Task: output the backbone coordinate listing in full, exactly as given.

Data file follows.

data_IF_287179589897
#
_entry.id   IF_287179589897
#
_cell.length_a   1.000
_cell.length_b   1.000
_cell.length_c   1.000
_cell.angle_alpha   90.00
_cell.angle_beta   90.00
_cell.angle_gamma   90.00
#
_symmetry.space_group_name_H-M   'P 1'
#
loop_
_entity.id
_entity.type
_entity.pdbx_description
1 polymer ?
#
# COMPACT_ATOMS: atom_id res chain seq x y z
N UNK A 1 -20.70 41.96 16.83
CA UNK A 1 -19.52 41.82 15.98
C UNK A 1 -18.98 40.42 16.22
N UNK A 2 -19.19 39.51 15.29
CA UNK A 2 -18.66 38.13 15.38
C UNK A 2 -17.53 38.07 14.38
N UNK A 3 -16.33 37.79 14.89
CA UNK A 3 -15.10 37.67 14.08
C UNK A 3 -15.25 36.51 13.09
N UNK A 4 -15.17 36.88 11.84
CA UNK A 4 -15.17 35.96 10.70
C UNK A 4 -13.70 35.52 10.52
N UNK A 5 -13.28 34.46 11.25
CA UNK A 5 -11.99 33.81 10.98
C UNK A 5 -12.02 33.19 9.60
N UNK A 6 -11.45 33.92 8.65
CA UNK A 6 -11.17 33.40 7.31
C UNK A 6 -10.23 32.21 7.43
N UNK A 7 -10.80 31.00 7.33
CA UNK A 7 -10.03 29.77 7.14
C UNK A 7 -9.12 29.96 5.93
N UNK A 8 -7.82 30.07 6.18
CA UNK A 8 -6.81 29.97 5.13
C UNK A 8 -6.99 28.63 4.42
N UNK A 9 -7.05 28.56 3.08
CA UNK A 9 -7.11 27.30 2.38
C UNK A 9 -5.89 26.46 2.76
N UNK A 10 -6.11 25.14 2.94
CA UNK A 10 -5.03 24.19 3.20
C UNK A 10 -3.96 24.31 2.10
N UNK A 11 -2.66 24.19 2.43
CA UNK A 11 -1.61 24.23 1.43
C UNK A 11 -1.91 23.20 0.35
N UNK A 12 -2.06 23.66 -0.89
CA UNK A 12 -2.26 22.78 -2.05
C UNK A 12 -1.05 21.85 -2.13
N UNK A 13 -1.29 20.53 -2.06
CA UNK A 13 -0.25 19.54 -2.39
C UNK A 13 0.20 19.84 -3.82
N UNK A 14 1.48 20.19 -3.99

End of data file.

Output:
data_IF_287179589897
#
_entry.id   IF_287179589897
#
_cell.length_a   1.000
_cell.length_b   1.000
_cell.length_c   1.000
_cell.angle_alpha   90.00
_cell.angle_beta   90.00
_cell.angle_gamma   90.00
#
_symmetry.space_group_name_H-M   'P 1'
#
loop_
_entity.id
_entity.type
_entity.pdbx_description
1 polymer ?
#
# COMPACT_ATOMS: atom_id res chain seq x y z
N UNK A 1 -20.70 41.96 16.83
CA UNK A 1 -19.52 41.82 15.98
C UNK A 1 -18.98 40.42 16.22
N UNK A 2 -19.19 39.51 15.29
CA UNK A 2 -18.66 38.13 15.38
C UNK A 2 -17.53 38.07 14.38
N UNK A 3 -16.33 37.79 14.89
CA UNK A 3 -15.10 37.67 14.08
C UNK A 3 -15.25 36.51 13.09
N UNK A 4 -15.17 36.88 11.84
CA UNK A 4 -15.17 35.96 10.70
C UNK A 4 -13.70 35.52 10.52
N UNK A 5 -13.28 34.46 11.25
CA UNK A 5 -11.99 33.81 10.98
C UNK A 5 -12.02 33.19 9.60
N UNK A 6 -11.45 33.92 8.65
CA UNK A 6 -11.17 33.40 7.31
C UNK A 6 -10.23 32.21 7.43
N UNK A 7 -10.80 31.00 7.33
CA UNK A 7 -10.03 29.77 7.14
C UNK A 7 -9.12 29.96 5.93
N UNK A 8 -7.82 30.07 6.18
CA UNK A 8 -6.81 29.97 5.13
C UNK A 8 -6.99 28.63 4.42
N UNK A 9 -7.05 28.56 3.08
CA UNK A 9 -7.11 27.30 2.38
C UNK A 9 -5.89 26.46 2.76
N UNK A 10 -6.11 25.14 2.94
CA UNK A 10 -5.03 24.19 3.20
C UNK A 10 -3.96 24.31 2.10
N UNK A 11 -2.66 24.19 2.43
CA UNK A 11 -1.61 24.23 1.43
C UNK A 11 -1.91 23.20 0.35
N UNK A 12 -2.06 23.66 -0.89
CA UNK A 12 -2.26 22.78 -2.05
C UNK A 12 -1.05 21.85 -2.13
N UNK A 13 -1.29 20.53 -2.06
CA UNK A 13 -0.25 19.54 -2.39
C UNK A 13 0.20 19.84 -3.82
N UNK A 14 1.48 20.19 -3.99